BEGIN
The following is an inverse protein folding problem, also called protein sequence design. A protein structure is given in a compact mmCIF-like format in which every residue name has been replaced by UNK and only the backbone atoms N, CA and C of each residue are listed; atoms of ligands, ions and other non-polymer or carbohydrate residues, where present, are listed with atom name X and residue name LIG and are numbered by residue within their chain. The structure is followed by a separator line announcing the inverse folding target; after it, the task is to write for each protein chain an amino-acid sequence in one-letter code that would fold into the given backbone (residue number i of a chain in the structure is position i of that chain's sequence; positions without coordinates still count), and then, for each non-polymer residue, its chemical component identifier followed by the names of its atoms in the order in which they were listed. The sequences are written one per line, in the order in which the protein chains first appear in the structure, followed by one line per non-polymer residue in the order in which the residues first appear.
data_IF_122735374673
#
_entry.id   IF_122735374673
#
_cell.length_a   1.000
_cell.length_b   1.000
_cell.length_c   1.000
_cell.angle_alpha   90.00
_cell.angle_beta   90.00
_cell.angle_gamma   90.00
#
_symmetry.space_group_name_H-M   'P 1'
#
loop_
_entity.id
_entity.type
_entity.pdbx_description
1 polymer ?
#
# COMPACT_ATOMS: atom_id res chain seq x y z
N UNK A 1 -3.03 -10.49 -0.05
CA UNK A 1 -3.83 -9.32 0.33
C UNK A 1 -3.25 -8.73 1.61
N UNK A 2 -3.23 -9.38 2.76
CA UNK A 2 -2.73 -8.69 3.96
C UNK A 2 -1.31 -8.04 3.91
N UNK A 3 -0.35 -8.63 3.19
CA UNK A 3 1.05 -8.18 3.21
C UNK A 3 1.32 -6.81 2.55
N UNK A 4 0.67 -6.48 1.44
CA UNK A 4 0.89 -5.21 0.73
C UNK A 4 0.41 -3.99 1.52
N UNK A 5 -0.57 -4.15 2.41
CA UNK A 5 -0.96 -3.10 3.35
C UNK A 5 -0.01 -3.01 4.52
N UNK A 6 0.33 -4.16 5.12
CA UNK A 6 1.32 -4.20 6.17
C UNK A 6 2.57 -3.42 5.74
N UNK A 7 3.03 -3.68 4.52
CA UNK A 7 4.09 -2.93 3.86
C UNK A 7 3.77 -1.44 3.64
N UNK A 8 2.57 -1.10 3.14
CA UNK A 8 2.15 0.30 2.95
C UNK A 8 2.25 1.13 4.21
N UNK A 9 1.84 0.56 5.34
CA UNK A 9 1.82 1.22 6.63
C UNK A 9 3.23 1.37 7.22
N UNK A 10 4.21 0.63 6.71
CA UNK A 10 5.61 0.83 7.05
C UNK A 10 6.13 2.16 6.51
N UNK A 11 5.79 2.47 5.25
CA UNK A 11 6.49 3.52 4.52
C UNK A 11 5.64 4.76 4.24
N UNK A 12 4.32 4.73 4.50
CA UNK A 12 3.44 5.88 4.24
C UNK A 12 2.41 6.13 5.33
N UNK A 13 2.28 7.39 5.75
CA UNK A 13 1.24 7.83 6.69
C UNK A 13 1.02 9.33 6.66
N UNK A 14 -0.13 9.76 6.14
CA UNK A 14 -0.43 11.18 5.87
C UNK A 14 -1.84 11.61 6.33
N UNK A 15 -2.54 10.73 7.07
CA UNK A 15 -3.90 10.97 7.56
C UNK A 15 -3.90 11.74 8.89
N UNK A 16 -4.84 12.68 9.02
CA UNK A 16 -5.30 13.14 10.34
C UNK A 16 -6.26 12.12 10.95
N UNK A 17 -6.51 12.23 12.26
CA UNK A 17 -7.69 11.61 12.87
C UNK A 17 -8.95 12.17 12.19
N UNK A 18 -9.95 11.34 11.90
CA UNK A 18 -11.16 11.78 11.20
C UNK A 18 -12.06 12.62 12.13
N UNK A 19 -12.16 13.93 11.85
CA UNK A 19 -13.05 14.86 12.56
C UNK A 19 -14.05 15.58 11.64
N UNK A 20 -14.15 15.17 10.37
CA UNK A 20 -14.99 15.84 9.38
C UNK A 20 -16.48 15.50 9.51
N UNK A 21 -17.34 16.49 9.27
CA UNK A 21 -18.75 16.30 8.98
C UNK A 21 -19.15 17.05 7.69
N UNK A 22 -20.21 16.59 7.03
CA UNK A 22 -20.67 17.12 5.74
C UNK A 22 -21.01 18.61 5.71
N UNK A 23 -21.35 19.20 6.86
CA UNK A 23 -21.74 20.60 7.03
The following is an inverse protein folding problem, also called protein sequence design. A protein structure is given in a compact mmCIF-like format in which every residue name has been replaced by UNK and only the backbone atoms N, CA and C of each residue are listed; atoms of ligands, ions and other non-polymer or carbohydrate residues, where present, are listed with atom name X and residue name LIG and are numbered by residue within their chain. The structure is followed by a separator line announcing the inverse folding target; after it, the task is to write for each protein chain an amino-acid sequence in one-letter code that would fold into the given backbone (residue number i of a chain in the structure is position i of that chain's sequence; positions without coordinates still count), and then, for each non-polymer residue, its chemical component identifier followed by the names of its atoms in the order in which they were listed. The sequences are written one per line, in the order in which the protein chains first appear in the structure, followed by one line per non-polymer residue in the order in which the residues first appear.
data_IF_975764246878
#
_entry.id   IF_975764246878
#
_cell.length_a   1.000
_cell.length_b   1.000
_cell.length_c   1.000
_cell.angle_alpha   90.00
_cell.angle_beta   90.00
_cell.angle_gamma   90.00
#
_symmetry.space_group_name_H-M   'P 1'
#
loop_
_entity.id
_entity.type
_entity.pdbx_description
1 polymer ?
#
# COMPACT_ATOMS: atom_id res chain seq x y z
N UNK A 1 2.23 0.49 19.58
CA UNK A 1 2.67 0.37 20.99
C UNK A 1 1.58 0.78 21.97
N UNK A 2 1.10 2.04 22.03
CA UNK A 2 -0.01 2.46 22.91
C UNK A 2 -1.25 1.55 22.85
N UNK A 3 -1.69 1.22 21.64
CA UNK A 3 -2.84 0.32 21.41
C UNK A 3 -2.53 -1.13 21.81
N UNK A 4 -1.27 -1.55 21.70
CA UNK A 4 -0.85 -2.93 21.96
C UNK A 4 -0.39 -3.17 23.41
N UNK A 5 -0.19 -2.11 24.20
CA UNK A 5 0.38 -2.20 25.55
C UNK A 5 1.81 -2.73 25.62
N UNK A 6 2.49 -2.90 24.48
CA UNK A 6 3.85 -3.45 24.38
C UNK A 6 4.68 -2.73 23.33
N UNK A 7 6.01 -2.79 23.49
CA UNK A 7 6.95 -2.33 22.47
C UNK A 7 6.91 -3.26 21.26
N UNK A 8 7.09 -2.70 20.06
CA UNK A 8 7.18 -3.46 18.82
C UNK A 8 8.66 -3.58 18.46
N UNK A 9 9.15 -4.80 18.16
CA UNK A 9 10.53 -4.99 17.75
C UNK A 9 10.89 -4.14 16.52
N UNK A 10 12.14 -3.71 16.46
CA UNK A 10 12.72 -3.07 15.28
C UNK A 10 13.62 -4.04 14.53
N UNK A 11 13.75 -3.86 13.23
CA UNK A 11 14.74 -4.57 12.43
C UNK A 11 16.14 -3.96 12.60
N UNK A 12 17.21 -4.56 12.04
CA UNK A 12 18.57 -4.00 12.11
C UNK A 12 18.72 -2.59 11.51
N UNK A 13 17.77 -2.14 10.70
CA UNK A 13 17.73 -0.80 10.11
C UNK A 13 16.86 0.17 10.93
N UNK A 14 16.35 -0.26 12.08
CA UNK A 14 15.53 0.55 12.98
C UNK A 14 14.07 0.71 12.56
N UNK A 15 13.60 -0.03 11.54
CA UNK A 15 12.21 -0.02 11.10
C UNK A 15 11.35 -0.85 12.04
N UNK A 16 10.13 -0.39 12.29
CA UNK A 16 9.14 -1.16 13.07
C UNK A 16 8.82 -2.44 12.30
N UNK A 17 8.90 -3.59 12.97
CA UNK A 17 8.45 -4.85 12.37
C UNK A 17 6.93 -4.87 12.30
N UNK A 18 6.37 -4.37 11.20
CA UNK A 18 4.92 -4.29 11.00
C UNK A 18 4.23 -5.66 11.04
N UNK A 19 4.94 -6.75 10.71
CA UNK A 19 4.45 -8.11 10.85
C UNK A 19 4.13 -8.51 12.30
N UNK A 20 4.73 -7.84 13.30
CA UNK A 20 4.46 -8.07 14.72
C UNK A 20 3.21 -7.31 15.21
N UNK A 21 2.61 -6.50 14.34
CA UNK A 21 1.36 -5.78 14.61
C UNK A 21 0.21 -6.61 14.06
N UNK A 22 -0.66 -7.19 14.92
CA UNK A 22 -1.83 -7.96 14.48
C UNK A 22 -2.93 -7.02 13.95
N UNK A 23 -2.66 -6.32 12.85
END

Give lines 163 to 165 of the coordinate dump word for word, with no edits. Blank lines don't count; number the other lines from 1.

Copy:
CA UNK A 18 4.92 -4.29 11.00
C UNK A 18 4.23 -5.66 11.04
N UNK A 19 4.94 -6.75 10.71